By: Rachel Shenk

Photo Credit: Flavor 574 photo/Rachel Shenk

I’m experiencing a typical northern Indiana spring day: dreary, rainy, chilly with no let up to the grey skies. Only the tiny new shoots on the bushes and the grass turning greener by the hour show any sign of growth. Oh, and the mint is up despite the snow showers.

As I go on my first long run of the year, and my jacket soaks up the steady rain, I return in my mind’s eye to a brighter place and time. Only a month ago, Jim and I left Goshen with a cold wind blowing and arrived 15 hours later in sunny Girona, Spain, where the skies are deep blue and the temperatures mild.

After a couple of months of hard work, we needed a rejuvenating break in a familiar spot. With the kind of work that we do, it is hard to actually stop working if we remain in our usual residence. So we left the winter here to find springtime across the ocean.

Our apartment there is up four flights of steps in an old building that has stood there for at least a hundred years. We like it because its windows open up onto the river Onyar, and we can sit and soak in the sun and just listen to the world going on around us without moving from our breakfast table. So breakfast here can take two hours.

We watch as the sun slowly rises in the sky and shines upon the colorful houses across the river. We hear the sound of voices speaking in Spanish and Catalan as they cross the pedestrian bridges spanning the water. Human sounds carry in this neighborhood where cars are closely regulated. We hear the higher pitched voices of school children, the chanting of university students demonstrating, the low hum of gossiping friends, the bark of a walked dog.

We sip coffee as the world around us comes to life, and from it we draw new life for ourselves. In that space and time, we truly find recreation. Toward noon, we make our way down those flights of stairs and open the door onto that world. We walk the cobblestone streets and mingle with the pedestrians. Only a two minute walk away, we find the bakery where we like to get our bread. To our left, a wide flight of stone stairs takes us to the next street where a small square holds small tables and some chairs. People are sitting enjoying a drink. We opt for the next flight of stairs which is narrow and beckons to us with an open arch. This passage takes us to the cathedral where another two flights of stairs open onto the entrance. We sit in the garden beside the old Roman stone wall and let the sun cleanse our minds with its brightness.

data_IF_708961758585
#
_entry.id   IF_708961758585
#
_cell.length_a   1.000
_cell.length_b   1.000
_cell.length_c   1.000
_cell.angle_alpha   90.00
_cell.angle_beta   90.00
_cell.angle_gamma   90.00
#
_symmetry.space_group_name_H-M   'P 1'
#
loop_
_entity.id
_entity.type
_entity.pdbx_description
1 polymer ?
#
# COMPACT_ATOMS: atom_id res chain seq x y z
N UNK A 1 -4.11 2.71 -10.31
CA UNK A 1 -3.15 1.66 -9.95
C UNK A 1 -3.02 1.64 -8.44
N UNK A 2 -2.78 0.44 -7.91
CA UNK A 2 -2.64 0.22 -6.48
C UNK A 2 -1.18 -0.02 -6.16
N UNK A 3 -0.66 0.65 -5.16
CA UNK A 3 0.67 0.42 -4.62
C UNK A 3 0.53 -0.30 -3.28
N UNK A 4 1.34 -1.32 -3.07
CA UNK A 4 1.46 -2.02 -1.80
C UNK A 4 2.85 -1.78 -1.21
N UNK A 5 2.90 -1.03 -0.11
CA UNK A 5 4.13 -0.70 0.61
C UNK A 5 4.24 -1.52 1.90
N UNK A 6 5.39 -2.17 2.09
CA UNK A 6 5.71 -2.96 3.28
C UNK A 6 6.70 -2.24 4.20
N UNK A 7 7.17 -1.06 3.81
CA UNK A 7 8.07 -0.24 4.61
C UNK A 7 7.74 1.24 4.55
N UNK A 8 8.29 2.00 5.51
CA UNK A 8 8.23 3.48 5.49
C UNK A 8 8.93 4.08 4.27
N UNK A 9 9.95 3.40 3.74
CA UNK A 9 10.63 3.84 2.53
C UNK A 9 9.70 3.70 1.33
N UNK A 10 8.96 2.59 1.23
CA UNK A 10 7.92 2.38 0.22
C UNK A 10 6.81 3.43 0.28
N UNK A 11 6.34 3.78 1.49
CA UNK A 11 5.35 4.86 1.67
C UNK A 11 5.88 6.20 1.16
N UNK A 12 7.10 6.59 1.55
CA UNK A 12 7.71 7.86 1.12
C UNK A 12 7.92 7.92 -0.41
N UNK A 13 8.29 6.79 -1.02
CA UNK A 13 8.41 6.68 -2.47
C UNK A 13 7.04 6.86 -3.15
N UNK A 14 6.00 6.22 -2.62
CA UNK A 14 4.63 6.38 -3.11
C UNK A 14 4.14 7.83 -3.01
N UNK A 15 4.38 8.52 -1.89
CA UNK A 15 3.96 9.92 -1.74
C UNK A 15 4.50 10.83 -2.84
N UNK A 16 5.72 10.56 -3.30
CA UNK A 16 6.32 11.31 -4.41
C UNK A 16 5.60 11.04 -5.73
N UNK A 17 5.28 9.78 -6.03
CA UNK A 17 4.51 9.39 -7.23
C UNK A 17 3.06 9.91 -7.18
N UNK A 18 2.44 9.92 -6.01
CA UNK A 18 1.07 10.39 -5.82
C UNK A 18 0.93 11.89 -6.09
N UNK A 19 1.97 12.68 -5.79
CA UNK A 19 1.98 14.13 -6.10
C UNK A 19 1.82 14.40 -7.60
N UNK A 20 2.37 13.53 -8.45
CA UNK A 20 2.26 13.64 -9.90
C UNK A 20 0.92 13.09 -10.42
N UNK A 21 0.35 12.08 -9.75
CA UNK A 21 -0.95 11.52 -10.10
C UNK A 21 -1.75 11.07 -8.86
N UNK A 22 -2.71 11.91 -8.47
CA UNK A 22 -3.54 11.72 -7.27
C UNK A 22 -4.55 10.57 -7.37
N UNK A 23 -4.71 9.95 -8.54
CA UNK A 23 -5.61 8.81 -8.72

As we watch the world go by across the ocean from Goshen, we think about our life back there. We imagine what it would be like to live it here. Does living in the same space as all these old walls and buildings change the way that you see the world? Does knowing that humans have walked these same streets thousands of years ago mean anything to those walking here now? Sometimes I feel the shadow of those humans and I almost feel myself walking in their footprints and I decide that it does make a difference. I live my life more carefully when I honor those who have gone before me. I imagine not just myself, but a cohort of people like myself thinking these same thoughts and living out their lives together.

Now I’m back in Goshen. I soak in the first rays of sun I’ve seen in a week, like others have. I walk among the woods where others have walked. I sniff the scent of spring in the air as many have done before. And I find myself glad to be part of a community of humans. I want to live respecting the past and looking toward the future, but always aware of the present beside me. And it’s comforting to know that right now, in Girona, humans are doing the same.

To put myself totally back in the present, here is a simple dish I like to make when I don’t have the energy to go all out. Comforting and filling, tasty and delicious, it fulfills all of my requirements for down home food.

WHOLE WHEAT PENNE AND CHEESE

Serving size: 4 to 6, depending on your appetite

Ingredients:

  • 1 box of whole wheat penne
  • 2 tablespoons butter, melted
  • 1/2 medium onion, diced
  • 3 cloves of garlic, minced
  • 1/2 teaspoon nutmeg
  • Salt and pepper to taste
  • 2 tablespoons flour
  • 1 1/2 to 2 cups milk
  • At least 2 cups of grated cheese (I like to use a mix of Cheddar, Emmental, Parmesan and Gruyère, but make sure you use some tangy and flavorful cheeses. A bit of blue cheese is also a good choice!)
  • 1/4 to 1/2 cup granola

Directions:

  1. In a large pot, add water and bring to a boil. Add the pasta when the water begins to boil.
  2. Heat the oven to 375 F.
  3. In a small saucepan, melt the butter on medium low heat. When melted, add the onions and cook until translucent.
  4. Add the garlic and stir another 30 seconds. Add the spices. Then stir in the flour and cook for a minute.
  5. On medium heat, add in the milk while continually stirring. Keep stirring until the sauce thickens and just starts to bubble. Turn the heat off and slowly stir in the grated cheeses.
  6. Meanwhile, cook the penne al dente as directed on the package and drain.
  7. In a greased casserole dish, layer the pasta. Mix in the cheese until the penne is well coated. Sprinkle on the granola.
  8. In the oven, bake for 5 to 10 minutes until nice and hot.
  9. Serve with a crispy green salad.
For more recipes and reflections on food, life and travel from Rachel Shenk, sign up for the La Bonne Vie email newsletter.
(Visited 4 times, 1 visits today)